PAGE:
Douglass, as most of us were taught in grade school, was a former African-American slave who fought for the abolition of slavery. We aren’t often told that he was also one of the very few men who also fought for women’s rights. While the female abolitionists were almost all women’s rights activists, as well, most of the males were not. In fact, when Lucretia Mott and other women attended an 1840 worldwide anti-slavery convention in England, they were refused seating. Douglass not only fought for the freedom of his African-American men, but also for the women–white and black–who fought beside him and lived as chattel of white men.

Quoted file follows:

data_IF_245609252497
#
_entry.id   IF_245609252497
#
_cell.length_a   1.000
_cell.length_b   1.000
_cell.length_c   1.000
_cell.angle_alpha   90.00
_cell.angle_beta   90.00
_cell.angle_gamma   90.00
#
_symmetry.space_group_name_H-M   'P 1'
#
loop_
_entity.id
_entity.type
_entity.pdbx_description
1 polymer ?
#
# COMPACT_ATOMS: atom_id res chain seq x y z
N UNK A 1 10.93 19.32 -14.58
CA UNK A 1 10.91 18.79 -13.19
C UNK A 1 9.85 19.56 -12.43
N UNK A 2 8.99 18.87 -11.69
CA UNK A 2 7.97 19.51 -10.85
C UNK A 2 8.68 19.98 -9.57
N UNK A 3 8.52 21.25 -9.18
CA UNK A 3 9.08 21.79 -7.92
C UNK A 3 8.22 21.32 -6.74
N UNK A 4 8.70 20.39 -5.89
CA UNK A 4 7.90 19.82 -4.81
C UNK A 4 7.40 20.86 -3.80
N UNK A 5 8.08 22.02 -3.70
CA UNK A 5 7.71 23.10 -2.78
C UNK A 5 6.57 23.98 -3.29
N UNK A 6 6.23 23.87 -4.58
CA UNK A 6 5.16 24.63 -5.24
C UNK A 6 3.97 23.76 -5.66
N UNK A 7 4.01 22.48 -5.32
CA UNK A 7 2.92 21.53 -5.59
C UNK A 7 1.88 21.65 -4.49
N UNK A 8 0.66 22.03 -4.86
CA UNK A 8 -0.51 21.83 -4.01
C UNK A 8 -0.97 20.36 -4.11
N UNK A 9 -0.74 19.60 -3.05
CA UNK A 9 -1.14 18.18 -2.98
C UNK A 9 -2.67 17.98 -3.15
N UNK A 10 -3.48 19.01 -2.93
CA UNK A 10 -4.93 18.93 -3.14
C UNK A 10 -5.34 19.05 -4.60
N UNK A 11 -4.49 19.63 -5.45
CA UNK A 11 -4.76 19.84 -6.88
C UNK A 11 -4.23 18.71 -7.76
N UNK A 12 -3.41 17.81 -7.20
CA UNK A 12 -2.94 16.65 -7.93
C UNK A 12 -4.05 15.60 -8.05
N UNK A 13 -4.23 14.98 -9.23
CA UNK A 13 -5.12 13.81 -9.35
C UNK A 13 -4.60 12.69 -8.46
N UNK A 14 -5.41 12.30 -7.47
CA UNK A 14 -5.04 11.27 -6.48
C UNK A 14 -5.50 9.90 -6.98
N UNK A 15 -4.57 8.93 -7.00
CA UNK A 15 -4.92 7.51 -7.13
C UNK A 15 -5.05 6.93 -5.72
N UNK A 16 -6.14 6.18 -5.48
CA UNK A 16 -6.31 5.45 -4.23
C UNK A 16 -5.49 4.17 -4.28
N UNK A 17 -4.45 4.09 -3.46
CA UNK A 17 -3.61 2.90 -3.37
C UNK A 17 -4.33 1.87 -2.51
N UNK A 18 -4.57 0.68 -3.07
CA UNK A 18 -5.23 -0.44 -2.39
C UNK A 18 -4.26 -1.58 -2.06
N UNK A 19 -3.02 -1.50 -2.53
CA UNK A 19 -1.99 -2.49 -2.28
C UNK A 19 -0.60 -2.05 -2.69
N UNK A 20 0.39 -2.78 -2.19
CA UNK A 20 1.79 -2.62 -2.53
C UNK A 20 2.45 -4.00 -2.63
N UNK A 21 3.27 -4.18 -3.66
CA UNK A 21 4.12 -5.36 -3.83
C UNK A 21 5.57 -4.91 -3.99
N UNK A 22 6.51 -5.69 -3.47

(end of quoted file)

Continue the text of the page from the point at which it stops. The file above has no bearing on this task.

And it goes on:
Beyond his fight to end the lives of African-Americans and women as property, his speeches should give strength to anyone who fights to end injustice of any kind. In the speech he delivered in Rochester, New York on July 4, 1852, he had the following to say:
“I will not equivocate, I will not excuse”; I will use the severest language I can command; and yet not one word shall escape me that any man, whose judgment is not blinded by prejudice, shall not confess to be right and just….
The words of Douglass speak to my manner of approaching injustice. I am not one to plead. I am not one to beg. I am not one to cajole. I am one to express moral outrage where moral outrage is required. It’s my firm belief that this is the only way to win “hearts and minds”. People are moved to act when they see something they simply cannot accept for one minute longer. Logic and discussion have their places, but Righteous Anger is what inspires people.